NAND Performance

The performance of a device's internal storage has never been a large point of focus in the past. Mobile device manufacturers don't advertise anything about their storage beyond the capacity. However, the speed of a device's NAND can have a significant impact on performance. Slow memory can be what bottlenecks a system's performance when any sort of heavy reading or writing is occurring in the background, which occurs more often than one would think due to background applications and tasks like automatically downloading and installing app updates.

Internal NAND - Random ReadInternal NAND - Random WriteInternal NAND - Sequential ReadInternal NAND - Sequential Write

In all of our tests, the Venue 8 is decidedly average. There's no situation where it shines at the top, but also no cases where it's significantly worse than the competition. I wouldn't expect the Venue 8's storage speeds to cause any performance issues for users, though it would be nice to see at 32GB NAND option at this price.

CPU and Device Performance Display


View All Comments

  • Drumsticks - Thursday, March 12, 2015 - link

    Indeed. I haven't noticed a slowdown on any of my devices, including a surface Pro 1 and a 4570k based PC. Reply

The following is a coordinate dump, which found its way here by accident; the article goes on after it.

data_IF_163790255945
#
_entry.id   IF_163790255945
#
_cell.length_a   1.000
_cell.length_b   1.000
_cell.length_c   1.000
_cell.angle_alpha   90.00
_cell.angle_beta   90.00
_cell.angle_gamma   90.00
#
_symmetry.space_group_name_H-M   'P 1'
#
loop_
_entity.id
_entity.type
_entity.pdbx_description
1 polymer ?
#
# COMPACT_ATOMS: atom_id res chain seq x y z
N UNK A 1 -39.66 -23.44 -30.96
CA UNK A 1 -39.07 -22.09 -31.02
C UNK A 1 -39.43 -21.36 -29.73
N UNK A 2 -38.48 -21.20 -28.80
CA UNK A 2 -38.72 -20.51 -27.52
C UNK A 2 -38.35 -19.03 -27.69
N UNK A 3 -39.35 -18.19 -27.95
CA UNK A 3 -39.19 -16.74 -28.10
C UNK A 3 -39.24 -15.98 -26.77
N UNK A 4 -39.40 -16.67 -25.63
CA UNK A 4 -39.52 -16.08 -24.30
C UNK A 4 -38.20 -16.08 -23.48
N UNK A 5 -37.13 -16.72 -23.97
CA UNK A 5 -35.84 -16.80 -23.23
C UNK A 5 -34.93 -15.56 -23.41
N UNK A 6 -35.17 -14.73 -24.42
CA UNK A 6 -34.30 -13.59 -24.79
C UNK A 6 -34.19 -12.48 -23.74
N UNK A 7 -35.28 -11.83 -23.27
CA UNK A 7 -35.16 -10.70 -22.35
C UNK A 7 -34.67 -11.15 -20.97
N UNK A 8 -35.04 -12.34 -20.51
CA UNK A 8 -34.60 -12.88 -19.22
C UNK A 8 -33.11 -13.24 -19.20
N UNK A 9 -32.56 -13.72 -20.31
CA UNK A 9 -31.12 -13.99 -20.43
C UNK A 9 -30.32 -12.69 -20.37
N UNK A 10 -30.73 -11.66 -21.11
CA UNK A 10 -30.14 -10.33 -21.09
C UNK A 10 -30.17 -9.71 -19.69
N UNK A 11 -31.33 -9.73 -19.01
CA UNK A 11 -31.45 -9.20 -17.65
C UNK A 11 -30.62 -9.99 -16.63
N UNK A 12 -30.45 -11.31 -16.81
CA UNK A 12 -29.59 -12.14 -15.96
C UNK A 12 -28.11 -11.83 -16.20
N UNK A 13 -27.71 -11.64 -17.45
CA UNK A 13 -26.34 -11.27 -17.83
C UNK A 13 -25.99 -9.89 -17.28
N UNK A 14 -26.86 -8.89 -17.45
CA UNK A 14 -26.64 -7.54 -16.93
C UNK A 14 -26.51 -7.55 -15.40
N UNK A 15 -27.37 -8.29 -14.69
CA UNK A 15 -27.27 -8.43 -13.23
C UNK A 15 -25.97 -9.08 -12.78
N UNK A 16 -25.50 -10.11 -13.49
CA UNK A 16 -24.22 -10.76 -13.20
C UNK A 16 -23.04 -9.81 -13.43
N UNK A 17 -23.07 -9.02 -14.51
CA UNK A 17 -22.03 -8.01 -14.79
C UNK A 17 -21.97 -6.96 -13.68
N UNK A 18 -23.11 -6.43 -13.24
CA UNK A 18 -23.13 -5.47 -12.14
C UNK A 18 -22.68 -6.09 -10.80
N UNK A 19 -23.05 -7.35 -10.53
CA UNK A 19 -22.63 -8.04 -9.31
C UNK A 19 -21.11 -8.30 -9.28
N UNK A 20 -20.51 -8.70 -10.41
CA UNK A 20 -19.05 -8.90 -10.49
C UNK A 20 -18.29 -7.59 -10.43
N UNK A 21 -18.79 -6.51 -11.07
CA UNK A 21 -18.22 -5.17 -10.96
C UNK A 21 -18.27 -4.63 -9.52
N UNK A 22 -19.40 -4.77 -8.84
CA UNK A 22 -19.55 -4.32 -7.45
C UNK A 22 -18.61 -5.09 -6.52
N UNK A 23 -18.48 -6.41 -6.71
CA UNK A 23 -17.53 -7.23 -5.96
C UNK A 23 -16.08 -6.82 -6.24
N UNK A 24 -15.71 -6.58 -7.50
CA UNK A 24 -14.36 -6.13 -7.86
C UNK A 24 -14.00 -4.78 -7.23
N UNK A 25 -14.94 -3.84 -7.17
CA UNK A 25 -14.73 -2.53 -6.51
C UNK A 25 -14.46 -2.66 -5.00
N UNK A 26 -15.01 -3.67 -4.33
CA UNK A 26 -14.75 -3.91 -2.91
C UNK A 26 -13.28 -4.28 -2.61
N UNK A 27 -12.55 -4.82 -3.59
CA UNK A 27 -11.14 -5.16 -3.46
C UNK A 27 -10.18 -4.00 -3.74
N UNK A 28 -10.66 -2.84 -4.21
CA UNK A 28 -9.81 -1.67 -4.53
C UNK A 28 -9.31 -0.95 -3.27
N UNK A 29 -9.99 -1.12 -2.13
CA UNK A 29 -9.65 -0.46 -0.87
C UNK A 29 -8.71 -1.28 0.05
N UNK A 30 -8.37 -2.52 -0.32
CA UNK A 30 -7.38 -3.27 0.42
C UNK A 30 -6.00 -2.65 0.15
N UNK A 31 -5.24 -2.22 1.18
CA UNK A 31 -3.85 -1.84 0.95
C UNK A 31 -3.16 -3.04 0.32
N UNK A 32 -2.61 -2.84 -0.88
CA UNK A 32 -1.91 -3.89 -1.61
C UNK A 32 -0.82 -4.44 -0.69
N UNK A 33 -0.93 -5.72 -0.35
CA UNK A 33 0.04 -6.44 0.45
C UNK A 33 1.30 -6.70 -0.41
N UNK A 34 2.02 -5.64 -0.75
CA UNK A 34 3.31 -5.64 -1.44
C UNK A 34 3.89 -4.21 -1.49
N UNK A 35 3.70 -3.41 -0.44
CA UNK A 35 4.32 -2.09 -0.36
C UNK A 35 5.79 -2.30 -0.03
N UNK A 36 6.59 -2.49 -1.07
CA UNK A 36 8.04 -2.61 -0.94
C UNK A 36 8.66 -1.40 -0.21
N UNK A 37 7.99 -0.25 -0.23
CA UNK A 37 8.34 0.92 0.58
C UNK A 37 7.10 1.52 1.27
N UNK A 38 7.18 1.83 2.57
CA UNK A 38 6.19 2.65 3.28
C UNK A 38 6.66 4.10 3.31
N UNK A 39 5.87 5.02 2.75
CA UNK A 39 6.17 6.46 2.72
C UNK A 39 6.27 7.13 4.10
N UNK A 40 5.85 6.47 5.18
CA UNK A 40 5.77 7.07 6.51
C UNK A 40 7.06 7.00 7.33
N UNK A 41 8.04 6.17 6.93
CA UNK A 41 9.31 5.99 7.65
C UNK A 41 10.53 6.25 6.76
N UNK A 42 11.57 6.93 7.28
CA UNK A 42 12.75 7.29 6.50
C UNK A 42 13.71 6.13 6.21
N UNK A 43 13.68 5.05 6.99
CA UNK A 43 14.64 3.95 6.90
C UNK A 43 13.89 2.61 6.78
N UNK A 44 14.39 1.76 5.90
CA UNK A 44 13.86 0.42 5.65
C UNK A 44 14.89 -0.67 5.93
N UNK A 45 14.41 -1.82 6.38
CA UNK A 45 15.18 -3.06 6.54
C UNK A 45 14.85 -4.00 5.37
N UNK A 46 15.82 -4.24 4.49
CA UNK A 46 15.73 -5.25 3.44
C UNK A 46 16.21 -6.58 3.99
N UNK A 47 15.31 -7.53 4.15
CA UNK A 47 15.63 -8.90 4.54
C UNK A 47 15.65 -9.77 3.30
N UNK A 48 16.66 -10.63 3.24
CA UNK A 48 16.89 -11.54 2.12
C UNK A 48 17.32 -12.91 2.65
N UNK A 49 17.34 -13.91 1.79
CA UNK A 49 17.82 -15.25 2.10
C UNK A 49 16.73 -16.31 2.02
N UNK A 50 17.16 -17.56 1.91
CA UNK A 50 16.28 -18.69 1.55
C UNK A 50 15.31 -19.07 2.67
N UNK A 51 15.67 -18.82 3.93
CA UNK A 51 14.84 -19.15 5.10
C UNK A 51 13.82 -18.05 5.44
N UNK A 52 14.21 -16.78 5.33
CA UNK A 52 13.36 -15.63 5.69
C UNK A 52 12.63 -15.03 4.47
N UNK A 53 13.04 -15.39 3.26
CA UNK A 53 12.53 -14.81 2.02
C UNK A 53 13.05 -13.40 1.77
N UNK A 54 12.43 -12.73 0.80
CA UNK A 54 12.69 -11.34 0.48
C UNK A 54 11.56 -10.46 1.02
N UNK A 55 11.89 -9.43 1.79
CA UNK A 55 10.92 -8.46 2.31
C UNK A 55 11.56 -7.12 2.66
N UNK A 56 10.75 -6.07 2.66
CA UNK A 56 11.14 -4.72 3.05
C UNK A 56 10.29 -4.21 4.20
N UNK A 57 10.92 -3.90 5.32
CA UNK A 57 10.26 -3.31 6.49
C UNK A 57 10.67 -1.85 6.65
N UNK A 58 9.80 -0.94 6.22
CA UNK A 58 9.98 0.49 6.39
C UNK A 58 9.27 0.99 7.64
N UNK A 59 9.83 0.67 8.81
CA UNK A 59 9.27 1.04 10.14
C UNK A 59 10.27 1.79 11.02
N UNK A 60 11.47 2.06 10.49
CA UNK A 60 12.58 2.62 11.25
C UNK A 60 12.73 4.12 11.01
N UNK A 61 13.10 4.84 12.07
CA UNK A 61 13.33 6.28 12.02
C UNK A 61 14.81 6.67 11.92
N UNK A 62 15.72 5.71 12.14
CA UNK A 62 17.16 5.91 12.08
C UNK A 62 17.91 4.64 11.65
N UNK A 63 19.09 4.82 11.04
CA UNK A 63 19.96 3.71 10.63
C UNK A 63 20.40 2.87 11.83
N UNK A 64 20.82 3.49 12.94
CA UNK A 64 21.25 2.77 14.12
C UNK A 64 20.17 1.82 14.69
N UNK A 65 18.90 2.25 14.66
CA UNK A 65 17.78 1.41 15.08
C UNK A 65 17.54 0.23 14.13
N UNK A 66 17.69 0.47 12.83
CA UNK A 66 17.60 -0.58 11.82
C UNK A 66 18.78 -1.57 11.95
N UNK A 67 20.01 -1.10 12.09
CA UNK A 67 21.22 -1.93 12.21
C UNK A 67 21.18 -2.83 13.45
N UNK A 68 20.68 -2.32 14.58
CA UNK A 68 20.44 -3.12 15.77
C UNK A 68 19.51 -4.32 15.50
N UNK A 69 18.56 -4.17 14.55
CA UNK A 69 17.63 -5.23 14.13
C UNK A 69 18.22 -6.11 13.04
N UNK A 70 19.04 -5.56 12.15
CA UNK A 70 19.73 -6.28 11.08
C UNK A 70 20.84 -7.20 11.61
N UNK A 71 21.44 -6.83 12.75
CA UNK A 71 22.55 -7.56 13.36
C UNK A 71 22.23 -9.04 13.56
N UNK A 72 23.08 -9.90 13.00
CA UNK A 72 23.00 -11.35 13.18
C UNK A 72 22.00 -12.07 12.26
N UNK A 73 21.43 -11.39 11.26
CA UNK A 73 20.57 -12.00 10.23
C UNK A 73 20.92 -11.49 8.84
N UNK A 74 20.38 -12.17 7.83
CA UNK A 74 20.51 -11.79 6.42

• Sushisamurai - Sunday, March 15, 2015 - link

    Ditto, IPad Air 2, iPad retina mini, ivy-bridge i7-U, my mother of a desktop, iPhone 4S and even my Nokia 830 run this fine. :( Reply
  • Ryan Smith - Thursday, March 12, 2015 - link

    If you could please email me some screenshots of the ads in question, I will have it looked it.
  • damianrobertjones - Thursday, March 12, 2015 - link

    Read the specs, all sounded good, until I reached "Android 4.4.4 KitKat".

    Oh well.
  • Michael Bay - Thursday, March 12, 2015 - link

    You should have stopped at Android. Reply
  • Michael Bay - Thursday, March 12, 2015 - link

    Jesus, what a way to kill a perfectly fine hardware mix.
  • Azurael - Thursday, March 12, 2015 - link

    They make a Venue 8 Pro if you want to run Windows/Linux... Pretty dull looking, but at least it doesn't have stupid bezels. Reply
  • Azurael - Thursday, March 12, 2015 - link

    If anybody wants a point of comparison with a Haswell-Y tablet, my i3 4020Y-based Dell Venue 11 scores the following running an Android-x86 5.0.2 build from a few days back (it's an x86_64 kernel w/ 32-bit userspace):